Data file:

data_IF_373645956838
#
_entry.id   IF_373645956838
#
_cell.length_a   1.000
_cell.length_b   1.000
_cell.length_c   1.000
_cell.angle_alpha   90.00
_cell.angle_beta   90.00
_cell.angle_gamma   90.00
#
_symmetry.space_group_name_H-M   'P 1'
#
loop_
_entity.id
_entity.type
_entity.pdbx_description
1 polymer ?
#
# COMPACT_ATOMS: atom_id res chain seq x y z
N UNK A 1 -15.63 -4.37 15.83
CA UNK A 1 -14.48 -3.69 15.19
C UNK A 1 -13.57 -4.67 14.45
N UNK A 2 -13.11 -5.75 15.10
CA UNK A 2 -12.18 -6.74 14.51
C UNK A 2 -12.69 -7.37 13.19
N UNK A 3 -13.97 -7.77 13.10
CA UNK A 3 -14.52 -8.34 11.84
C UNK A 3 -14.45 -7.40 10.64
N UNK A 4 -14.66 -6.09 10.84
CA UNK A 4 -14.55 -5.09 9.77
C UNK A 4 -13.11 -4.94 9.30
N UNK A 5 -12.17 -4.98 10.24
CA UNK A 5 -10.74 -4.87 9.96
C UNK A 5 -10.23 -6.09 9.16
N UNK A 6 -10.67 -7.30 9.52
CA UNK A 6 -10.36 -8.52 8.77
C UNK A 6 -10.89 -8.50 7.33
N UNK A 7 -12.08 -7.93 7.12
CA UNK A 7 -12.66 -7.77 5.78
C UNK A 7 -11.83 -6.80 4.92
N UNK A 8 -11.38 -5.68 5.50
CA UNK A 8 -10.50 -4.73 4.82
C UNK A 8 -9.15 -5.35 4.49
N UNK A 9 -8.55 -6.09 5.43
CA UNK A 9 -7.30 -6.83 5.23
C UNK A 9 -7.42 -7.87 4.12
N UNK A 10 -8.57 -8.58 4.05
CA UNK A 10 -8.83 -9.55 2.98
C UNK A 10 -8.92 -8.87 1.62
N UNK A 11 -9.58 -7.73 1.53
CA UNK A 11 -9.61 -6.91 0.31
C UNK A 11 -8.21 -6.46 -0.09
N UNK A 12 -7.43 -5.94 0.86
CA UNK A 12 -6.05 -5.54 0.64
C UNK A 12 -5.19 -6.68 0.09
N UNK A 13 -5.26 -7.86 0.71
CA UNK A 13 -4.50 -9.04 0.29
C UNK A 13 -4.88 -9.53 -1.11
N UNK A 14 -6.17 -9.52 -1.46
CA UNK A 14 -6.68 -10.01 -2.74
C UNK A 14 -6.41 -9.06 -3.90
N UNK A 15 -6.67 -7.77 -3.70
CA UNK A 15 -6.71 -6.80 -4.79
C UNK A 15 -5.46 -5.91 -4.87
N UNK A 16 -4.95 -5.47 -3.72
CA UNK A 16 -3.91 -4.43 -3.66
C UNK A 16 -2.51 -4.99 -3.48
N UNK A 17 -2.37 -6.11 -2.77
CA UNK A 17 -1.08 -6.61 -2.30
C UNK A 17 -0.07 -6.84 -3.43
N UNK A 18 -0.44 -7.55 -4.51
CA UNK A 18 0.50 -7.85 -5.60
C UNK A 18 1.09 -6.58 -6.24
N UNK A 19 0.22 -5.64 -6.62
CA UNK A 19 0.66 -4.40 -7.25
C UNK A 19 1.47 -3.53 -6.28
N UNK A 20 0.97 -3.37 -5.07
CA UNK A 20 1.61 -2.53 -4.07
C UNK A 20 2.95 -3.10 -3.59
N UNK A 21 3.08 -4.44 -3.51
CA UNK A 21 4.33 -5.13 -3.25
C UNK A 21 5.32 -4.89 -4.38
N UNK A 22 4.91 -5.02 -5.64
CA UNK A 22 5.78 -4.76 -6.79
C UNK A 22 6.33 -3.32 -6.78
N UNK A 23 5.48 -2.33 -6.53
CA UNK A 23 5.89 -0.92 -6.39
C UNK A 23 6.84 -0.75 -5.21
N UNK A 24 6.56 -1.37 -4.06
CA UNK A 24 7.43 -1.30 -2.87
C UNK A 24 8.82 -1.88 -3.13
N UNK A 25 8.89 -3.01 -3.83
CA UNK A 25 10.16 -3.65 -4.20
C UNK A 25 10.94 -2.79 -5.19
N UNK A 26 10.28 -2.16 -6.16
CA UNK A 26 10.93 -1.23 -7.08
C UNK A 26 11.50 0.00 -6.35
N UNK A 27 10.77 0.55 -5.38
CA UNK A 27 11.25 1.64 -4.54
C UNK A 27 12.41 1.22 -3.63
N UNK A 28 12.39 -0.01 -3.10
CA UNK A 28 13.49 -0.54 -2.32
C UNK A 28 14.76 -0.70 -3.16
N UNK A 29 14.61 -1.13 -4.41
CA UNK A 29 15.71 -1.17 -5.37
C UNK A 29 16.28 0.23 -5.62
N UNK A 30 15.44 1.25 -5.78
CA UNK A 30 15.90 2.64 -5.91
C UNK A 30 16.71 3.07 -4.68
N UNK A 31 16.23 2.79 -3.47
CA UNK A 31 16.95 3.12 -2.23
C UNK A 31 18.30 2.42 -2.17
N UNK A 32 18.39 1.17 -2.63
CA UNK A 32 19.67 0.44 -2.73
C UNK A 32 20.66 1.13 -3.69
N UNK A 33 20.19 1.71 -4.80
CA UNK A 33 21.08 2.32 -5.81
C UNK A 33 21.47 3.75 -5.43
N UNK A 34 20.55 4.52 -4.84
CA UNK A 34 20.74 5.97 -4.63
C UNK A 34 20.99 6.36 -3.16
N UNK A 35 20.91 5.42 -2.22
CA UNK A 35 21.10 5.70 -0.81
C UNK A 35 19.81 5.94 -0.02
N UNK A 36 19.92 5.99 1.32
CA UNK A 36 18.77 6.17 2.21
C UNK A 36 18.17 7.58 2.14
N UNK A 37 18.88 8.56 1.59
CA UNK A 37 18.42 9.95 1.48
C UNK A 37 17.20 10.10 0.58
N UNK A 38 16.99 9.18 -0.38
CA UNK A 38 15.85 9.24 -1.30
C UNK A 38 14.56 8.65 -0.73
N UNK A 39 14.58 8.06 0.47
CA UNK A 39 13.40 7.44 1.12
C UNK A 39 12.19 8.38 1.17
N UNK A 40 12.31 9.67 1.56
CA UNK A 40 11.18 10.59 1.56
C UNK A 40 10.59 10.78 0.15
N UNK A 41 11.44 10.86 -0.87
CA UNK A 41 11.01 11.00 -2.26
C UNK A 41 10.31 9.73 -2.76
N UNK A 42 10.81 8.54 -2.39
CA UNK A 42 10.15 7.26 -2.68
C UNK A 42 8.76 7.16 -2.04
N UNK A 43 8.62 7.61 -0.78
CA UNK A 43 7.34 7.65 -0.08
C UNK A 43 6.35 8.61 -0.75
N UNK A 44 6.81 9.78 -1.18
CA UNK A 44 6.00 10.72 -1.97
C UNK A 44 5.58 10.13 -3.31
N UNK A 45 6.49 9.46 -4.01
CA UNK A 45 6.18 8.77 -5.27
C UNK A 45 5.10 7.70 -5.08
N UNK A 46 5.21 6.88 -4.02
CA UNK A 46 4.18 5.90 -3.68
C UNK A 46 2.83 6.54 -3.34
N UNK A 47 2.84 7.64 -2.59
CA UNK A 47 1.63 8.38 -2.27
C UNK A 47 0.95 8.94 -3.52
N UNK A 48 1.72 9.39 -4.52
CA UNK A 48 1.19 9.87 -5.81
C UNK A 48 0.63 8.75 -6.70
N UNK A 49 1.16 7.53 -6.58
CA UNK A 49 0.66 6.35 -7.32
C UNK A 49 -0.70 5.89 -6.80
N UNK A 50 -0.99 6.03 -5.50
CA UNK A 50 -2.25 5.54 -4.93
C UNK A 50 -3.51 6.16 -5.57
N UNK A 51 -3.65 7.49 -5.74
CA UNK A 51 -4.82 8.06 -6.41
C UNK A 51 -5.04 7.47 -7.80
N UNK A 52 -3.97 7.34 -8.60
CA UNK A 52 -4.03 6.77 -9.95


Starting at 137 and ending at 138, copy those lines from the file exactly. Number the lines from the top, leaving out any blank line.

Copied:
C UNK A 39 12.19 8.38 1.17
N UNK A 40 12.31 9.67 1.56